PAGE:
Not once in the 22 years that he has been part of Hindi cinema has Manoj Bajpayee stopped springing surprises. The actor, who was thrice rejected by the National School of Drama, has gone on to gain reputation as a fearless heavyweight performer. The charm lies in the ease with which he essays a gamut of roles onscreen, an ease that masks the single-minded devotion with which he plunges into his performances.
If he started out by grabbing attention with his manic gangster act as Bhiku Mhatre in Satya, the films that followed have served up an eclectic banquet of characters – a prince with two wives in Zubeidaa, a serial killer in Aks, a hitch-hiker-turned-psychopath-killer in Road, a greedy politician in Raajneeti, a coal Mafioso in Gangs of Wasseypur and recently, a tormented professor in the biographical drama Aligarh.
If his past performances are any indication, his upcoming movie Budhia Singh – Born To Run, a biographical sports film directed by Soumendra Padhi, is surely not going to be a run-of-the-mill entertainer.
Based on the life of the five-year-old prodigy Budhia Singh, who ran 48 marathons, Manoj goes for the gut again with his role as coach Biranchi Das to the boy.
‘The coach was murdered some eight years ago,’ says Manoj, a two-time National Award winner, looking relaxed in a white shirt and light blue ripped jeans, in an anteroom of a studio in Mumbai.
‘Biranchi discovered this boy’s ability to run. He adopted him also and concentrated a lot on his training. He wanted the world to stand up and take note of his ability. He had a mission to see this boy run in the 2020 Olympics but was killed by gangsters. The boy was then put in a hostel.’
The story has all the elements of a gripping film – a poor boy who overcomes the odds to become a champion runner; a coach who goes to great lengths to mould his protégé; and a murder... How satisfying was it to play this role?
‘It was great because I was following this story when it was happening eight years back,’ says Manoj. ‘I was watching it on every news channel. I found the coach not only controversial, but also somebody who could evoke a very different emotion in everyone. So, you know, he was a cut-out for a great role. It is very, very satisfying as I have worked very hard for this role.’
Research was mandatory, as always. ‘See, research is always there,’ he emphasises. ‘As I’d been personally following the case, it was enough, but there’s so much material available now also.
‘There is a BBC documentary on the boy and the coach, so I also referred to that. The director has met his family, so he too had a lot to put in. He wanted Biranchi Das to look and talk in a particular way.’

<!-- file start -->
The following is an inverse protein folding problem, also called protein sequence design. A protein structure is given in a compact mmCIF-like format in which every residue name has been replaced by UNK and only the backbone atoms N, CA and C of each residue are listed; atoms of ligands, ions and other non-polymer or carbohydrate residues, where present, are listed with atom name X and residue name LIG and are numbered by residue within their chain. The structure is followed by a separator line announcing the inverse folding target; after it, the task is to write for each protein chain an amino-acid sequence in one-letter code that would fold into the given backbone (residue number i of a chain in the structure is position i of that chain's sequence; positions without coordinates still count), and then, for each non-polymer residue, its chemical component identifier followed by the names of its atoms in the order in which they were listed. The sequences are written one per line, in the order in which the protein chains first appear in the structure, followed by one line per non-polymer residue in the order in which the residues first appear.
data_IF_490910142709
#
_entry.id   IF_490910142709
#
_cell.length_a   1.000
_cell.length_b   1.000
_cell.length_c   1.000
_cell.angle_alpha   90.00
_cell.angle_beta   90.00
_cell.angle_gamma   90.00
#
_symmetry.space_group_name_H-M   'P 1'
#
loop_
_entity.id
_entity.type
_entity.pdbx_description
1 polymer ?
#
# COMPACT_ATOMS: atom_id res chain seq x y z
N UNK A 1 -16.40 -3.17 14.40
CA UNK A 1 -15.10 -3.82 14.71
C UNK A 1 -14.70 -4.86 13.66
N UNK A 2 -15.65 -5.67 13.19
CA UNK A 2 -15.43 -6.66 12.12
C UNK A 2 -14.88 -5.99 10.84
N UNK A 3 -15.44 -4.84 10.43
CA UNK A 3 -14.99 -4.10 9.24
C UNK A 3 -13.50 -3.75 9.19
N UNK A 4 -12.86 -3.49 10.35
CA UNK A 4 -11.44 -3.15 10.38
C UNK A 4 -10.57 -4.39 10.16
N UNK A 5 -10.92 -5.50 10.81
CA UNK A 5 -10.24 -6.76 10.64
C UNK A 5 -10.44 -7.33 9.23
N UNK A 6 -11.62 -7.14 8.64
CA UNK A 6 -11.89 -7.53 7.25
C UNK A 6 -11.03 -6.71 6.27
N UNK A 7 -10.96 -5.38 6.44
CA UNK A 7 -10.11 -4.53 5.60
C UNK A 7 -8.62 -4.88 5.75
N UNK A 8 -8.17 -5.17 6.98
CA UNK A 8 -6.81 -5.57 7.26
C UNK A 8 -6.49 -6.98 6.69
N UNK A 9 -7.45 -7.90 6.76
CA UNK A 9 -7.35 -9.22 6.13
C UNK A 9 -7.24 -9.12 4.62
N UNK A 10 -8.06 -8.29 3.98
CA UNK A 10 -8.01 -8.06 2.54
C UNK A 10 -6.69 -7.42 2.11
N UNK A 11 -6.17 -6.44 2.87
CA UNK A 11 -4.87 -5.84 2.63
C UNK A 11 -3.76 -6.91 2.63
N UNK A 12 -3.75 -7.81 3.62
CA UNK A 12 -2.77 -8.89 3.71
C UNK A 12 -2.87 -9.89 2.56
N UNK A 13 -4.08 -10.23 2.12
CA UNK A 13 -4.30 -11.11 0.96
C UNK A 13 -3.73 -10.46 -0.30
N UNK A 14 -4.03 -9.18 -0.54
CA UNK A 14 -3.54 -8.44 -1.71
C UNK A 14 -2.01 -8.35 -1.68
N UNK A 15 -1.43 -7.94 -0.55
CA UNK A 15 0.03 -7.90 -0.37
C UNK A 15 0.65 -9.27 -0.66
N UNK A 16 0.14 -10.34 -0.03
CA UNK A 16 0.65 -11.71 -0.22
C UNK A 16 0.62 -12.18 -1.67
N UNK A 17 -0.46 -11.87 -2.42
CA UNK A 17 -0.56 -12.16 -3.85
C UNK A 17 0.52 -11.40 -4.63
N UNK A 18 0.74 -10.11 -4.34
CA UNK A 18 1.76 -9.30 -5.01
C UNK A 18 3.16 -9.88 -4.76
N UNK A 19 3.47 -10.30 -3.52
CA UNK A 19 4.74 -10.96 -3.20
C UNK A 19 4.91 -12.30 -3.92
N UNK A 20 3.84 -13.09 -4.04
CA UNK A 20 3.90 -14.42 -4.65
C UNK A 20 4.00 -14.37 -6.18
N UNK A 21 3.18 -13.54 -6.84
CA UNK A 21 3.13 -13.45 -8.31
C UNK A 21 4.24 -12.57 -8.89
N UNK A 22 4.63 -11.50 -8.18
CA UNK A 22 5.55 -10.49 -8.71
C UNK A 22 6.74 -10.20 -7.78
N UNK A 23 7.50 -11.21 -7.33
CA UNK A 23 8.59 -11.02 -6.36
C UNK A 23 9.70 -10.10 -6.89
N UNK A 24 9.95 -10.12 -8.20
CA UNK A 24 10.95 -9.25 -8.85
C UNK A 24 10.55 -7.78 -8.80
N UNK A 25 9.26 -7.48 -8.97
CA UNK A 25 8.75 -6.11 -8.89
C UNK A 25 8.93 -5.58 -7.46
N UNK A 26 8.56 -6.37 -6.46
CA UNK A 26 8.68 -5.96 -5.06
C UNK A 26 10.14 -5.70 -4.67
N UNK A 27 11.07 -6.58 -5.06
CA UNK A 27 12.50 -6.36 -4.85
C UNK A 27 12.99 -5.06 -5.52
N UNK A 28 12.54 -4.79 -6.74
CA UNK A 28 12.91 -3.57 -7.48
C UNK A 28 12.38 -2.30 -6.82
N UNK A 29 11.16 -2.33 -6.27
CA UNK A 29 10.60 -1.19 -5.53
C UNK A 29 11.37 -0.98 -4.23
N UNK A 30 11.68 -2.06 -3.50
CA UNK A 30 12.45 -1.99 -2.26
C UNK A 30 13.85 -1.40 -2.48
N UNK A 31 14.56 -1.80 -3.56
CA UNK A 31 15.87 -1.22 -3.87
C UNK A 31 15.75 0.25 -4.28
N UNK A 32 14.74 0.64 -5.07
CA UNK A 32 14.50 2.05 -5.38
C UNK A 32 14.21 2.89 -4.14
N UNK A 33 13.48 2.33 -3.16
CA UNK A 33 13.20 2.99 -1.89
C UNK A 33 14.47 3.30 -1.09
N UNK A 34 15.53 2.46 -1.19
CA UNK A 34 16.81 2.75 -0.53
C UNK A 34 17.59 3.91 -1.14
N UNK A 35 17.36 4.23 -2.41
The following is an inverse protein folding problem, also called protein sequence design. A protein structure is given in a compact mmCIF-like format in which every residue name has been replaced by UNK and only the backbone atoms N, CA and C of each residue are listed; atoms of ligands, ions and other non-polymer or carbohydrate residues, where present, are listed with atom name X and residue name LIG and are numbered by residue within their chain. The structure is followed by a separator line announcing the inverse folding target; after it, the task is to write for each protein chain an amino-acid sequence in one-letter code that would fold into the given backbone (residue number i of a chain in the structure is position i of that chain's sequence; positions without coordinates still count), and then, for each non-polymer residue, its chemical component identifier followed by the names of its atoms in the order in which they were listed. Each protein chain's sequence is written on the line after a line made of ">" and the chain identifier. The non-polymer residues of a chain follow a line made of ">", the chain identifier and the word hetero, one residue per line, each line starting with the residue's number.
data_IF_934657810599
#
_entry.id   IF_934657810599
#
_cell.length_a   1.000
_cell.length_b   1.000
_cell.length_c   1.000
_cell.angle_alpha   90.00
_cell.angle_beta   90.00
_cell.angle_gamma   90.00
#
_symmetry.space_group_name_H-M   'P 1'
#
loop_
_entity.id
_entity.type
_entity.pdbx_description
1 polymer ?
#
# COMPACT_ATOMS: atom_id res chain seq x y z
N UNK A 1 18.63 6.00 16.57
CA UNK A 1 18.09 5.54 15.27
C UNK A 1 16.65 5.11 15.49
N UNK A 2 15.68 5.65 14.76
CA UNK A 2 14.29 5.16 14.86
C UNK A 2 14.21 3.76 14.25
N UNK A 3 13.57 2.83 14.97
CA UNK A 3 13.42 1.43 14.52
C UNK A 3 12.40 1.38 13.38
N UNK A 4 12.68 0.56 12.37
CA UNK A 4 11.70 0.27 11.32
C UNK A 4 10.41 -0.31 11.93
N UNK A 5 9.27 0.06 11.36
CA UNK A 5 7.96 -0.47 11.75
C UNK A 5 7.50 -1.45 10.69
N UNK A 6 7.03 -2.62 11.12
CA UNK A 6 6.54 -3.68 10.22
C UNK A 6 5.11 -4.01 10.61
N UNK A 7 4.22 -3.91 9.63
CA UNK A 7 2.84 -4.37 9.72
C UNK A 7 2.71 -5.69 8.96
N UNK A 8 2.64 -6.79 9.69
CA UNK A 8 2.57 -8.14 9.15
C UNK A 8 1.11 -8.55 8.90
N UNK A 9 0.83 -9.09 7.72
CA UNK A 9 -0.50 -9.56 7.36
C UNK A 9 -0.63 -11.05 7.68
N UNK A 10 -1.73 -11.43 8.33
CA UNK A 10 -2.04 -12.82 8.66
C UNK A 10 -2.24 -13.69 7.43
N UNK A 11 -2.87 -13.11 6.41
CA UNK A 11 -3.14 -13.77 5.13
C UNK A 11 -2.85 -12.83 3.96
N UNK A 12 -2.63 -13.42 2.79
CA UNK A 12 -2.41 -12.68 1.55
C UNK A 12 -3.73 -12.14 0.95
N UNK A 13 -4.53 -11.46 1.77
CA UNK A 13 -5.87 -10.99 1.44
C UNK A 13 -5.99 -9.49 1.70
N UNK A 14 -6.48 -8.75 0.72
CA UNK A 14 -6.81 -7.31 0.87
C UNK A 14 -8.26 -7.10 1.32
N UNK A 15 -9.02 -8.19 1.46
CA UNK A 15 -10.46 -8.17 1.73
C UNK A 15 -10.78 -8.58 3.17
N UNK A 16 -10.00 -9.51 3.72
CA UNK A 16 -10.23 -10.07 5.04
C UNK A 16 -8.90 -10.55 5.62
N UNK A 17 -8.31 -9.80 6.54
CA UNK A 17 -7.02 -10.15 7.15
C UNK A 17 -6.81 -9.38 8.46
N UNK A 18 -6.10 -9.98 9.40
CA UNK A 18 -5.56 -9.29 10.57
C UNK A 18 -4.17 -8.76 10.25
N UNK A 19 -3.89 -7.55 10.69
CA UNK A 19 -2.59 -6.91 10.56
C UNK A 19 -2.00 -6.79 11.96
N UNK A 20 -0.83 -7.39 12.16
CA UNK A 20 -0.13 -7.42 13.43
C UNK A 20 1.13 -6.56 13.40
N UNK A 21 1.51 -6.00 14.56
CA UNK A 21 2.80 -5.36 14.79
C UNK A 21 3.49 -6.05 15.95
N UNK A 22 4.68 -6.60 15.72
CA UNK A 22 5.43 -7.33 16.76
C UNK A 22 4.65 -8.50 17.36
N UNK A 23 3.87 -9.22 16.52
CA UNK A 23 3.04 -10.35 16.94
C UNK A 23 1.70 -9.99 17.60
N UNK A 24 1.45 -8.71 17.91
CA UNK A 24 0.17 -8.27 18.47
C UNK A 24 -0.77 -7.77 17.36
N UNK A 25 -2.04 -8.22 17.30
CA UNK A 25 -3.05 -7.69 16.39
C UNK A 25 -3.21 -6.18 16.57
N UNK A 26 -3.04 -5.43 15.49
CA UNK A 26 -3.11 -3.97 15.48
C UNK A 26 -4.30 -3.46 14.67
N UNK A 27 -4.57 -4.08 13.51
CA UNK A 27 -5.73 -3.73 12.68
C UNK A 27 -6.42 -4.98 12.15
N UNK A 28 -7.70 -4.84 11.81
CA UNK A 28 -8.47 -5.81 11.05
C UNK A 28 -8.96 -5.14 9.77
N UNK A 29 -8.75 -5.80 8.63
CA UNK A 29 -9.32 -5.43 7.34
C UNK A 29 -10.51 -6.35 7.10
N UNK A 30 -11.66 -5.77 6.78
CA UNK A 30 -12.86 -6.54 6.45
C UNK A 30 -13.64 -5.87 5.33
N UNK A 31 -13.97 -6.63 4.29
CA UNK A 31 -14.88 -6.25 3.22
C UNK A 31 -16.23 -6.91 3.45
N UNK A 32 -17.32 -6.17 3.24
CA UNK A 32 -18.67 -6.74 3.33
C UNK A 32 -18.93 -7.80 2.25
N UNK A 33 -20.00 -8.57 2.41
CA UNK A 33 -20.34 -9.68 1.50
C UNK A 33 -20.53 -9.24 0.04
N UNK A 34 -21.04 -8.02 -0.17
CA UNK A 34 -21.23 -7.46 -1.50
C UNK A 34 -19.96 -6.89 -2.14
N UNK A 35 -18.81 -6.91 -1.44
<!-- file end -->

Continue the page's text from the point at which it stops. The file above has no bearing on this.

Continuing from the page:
Prepping is something the 47-year-old actor is scrupulous about. Quiz him on how he gets into the zone before he faces the camera, and he reveals, ‘Preparation is long and divided. I have to prepare myself physically, theoretically, emotionally, mentally! Everything counts when you’re performing. So I have look at all those aspects.’
Manoj is heart-warmingly humble when it comes to assessing his strengths and weaknesses as an actor. He sees the hard work that he puts in as his major strength. ‘I walk the extra mile to get the nuances right, I take efforts to perform any kind of role,’ he says. ‘My weakness would be my laziness. I get very lazy sometimes, like I hate shooting at night. I cannot do it. I start feeling lazy after 6 or 7 in the evening. I want to be left to myself.’ As if that wasn’t enough, he says again: ‘I cannot deal with night shoots. They are torturous.’
At this point, a huge yawn escapes him. ‘I told you... I’d a late night yesterday,’ he grins.
No laughing matter, though, is the recent controversy over his short film Kriti, which has been mired in controversy after director Shirish Kunder was accused of plagiarism by a Nepali film-maker. The entire affair has left a bitter taste in Manoj’s mouth, especially since he didn’t just act in the film but also mentored Muvizz.com, which produced it. ‘We thought of making short films and pushing people to make short films in different genres and many other ways,’ he says. ‘Taandav was a very successful attempt. We put in a lot of effort. Kriti created an interest but controversy too... It hurt me a lot.
‘Also I was very angry, and in anger I said many things, but now I’m in a happier place as all charges of plagiarism have been cleared and Kriti is back on YouTube.’
Mentorship is an interesting concept and Manoj says that what he does is create a support group and garner people’s attention about the platform. ‘It is about providing films or content of the kind that people haven’t seen earlier. These are very niche kind of films, and rare, so they are curated and there is no risk of losing or wasting money.’
The actor is clearly expanding his ambit, evidently fuelled by his personal growth. ‘I’ve definitely evolved as a person,’ he says. ‘Acting helps you evolve, and if I stop evolving as a person then my actor will never grow.
‘As an actor I do what I do because of the experiences I have had. But I think I have much more to learn and evolve further.’
When you probe for details about his experiences, he’s self-effacing. ‘Me?!’ he quips. ‘I lead a very regular life. I do not want stardom or that glamour quotient. That is baggage I don’t want in my life. I want to be completely easy.
‘When people say I should buy a bigger car, I buy a smaller one instead because I just want to do the opposite of what people may expect me to do.
‘If somebody says I must behave in a certain way, I’ll do the complete opposite. I keep myself away from the limelight. I go to sleep by 10.30pm. I don’t think you’ve even seen me at any parties!’
True, Manoj is not the social bird spotted flitting around Bollywood’s frenetic party circuit. But does his reserved image sometimes work against him when it comes to snaring plum projects? His answer is a firm, ‘No it doesn’t.